Foreign Holdings of Egypt Debt Rise After Float, Kouchouk Says

  • Deputy finance minister says bank inflows reach $1.5 billion
  • Official and black market exchange rates have also converged

Egypt’s currency flotation has revived foreign interest in the country’s debt, Deputy Finance Minister Ahmed Kouchouk said, highlighting positives in government measures that have eased a crippling dollar shortage -- but raised costs for Egyptians.

Foreign holdings of Egyptian debt have grown by as much as $900 million since the pound was floated on Nov. 3, Kouchouk told reporters in Dubai on Wednesday. Part of that amount reflected fresh inflows, with funds that couldn’t be repatriated making up the remainder, he said.

Egypt’s abandonment of its dollar peg and reduction of fuel subsidies helped seal a $12 billion International Monetary Fund loan seen by Egyptian officials as pivotal to boosting confidence in an economy hampered by a dearth of hard currency. Foreigners had reduced holdings of Egyptian treasury bills to about $50 million as of July, from more than $10 billion before the 2011 ouster of President Hosni Mubarak sparked a period of social and political unrest.

"We are starting to see inflows to government securities and the stock market," Kouchouk said, adding that foreign currency inflows into Egyptian banks have reached $1.5 billion since the flotation. "It’s a very encouraging number" and shows that "people are starting to have trust and confidence in the banking sector,” he said.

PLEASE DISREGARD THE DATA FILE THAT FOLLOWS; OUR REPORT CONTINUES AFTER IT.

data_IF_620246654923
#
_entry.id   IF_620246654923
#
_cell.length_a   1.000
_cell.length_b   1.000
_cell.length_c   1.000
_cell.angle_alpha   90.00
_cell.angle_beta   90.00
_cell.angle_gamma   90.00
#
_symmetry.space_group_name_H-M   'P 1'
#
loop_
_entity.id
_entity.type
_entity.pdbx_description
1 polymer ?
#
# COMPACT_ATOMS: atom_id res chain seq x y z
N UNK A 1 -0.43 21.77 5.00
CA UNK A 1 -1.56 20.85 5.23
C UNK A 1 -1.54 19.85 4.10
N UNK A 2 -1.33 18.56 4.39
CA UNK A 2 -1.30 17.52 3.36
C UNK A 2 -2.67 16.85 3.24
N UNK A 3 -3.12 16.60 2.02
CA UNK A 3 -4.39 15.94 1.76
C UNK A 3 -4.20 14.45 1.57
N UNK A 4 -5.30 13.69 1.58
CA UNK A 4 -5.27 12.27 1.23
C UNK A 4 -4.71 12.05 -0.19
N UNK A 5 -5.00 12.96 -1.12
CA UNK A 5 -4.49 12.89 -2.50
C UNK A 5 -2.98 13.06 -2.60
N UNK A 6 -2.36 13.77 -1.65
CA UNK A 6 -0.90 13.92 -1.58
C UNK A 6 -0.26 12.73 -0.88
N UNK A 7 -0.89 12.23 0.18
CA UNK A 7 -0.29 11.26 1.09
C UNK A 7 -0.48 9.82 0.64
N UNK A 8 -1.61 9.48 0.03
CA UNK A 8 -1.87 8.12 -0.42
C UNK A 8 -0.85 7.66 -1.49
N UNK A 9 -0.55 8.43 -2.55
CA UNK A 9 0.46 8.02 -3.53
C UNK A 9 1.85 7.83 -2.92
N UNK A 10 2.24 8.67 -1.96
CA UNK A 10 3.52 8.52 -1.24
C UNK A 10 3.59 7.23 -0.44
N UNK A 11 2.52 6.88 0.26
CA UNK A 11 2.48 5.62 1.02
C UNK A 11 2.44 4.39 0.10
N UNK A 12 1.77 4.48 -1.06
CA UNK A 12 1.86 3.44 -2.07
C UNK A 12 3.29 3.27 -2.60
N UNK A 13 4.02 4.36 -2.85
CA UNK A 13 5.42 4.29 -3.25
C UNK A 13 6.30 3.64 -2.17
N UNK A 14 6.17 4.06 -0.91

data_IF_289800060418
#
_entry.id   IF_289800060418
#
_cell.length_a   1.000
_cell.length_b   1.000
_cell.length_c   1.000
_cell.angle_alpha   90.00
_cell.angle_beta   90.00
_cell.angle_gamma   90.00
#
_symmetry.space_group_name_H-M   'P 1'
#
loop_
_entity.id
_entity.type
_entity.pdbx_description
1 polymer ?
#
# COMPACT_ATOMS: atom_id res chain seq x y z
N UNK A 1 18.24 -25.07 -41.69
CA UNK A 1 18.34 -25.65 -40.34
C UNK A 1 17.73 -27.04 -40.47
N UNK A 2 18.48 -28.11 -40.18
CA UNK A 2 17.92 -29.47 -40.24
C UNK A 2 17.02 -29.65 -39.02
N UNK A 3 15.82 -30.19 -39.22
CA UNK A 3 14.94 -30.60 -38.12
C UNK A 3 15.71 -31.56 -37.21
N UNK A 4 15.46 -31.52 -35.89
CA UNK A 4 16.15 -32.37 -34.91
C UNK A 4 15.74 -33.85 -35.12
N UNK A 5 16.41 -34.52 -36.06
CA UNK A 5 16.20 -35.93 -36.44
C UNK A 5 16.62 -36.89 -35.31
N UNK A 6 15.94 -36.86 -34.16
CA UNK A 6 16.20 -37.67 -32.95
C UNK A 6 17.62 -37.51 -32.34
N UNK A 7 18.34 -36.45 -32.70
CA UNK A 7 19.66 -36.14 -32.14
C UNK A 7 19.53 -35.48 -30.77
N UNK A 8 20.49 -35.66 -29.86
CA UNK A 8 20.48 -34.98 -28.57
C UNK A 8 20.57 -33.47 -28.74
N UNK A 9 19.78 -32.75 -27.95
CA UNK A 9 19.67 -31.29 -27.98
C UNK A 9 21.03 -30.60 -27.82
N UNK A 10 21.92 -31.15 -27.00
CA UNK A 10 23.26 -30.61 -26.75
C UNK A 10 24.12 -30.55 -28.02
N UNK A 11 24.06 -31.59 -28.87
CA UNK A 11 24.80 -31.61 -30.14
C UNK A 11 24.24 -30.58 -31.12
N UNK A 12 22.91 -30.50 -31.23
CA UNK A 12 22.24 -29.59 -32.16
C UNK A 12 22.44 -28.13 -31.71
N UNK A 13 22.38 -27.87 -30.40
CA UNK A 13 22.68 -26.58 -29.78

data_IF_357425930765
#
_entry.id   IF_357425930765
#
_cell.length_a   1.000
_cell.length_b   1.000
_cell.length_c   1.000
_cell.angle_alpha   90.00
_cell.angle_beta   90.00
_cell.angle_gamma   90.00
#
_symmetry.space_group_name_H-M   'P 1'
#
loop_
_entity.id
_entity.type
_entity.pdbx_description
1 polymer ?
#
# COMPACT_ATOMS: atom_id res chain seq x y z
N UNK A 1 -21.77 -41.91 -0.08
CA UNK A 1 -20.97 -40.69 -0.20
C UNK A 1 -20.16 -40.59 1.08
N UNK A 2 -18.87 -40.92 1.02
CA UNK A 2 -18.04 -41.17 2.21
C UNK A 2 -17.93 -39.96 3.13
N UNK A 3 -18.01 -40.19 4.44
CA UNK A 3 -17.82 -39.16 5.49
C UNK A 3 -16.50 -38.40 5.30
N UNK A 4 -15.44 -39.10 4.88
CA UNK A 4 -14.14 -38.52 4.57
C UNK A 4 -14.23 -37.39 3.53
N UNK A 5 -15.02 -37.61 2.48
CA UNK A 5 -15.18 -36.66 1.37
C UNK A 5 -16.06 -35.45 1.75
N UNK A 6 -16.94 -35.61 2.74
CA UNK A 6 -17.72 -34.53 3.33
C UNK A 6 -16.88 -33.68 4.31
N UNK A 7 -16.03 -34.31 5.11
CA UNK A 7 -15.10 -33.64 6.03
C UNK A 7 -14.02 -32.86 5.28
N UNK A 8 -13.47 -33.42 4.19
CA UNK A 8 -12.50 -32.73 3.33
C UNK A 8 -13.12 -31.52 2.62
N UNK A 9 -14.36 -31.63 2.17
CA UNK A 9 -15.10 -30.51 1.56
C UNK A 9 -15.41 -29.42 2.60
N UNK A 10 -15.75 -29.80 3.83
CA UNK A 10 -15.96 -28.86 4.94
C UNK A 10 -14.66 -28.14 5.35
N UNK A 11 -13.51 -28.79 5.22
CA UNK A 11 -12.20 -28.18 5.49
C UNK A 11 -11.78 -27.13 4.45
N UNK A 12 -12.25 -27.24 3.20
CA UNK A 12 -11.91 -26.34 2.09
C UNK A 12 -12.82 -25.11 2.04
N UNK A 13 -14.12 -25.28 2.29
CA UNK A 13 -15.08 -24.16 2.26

Rates Meet

Kouchouk also pointed to the convergence between the official and black market exchange rates since the float as a sign of the uptick in investor confidence. The pound, which traded on the black market at as much as a 100 percent premium to the official rate of 8.88 per dollar before the flotation, was down 1 percent at 15.5 per dollar at 12:44 p.m. in Cairo.

At an auction last Thursday, investor demand for 12-month debt was the highest in more than a year, helping the government reduce yields to 18.90 percent, compared with 20.52 percent in the first sale after the flotation.

The IMF had said the government must act on its currency before it approved the loan, which Egyptian officials have said will help to fund measures to lure investment, cut spending and curb one of the Middle East’s highest budget deficits.

Kouchouk also said a decision would be taken in about a week on when to issue a new Eurobond, after Finance Minister Amr El-Garhy said last week it may be postponed due to “fluctuations in markets.” The roadshow was due to start in the second half of November, El-Garhy said last month.

“We are not after a certain number,” Kouchouk said. “We want to be present and we want to get the best deal for Egypt.”

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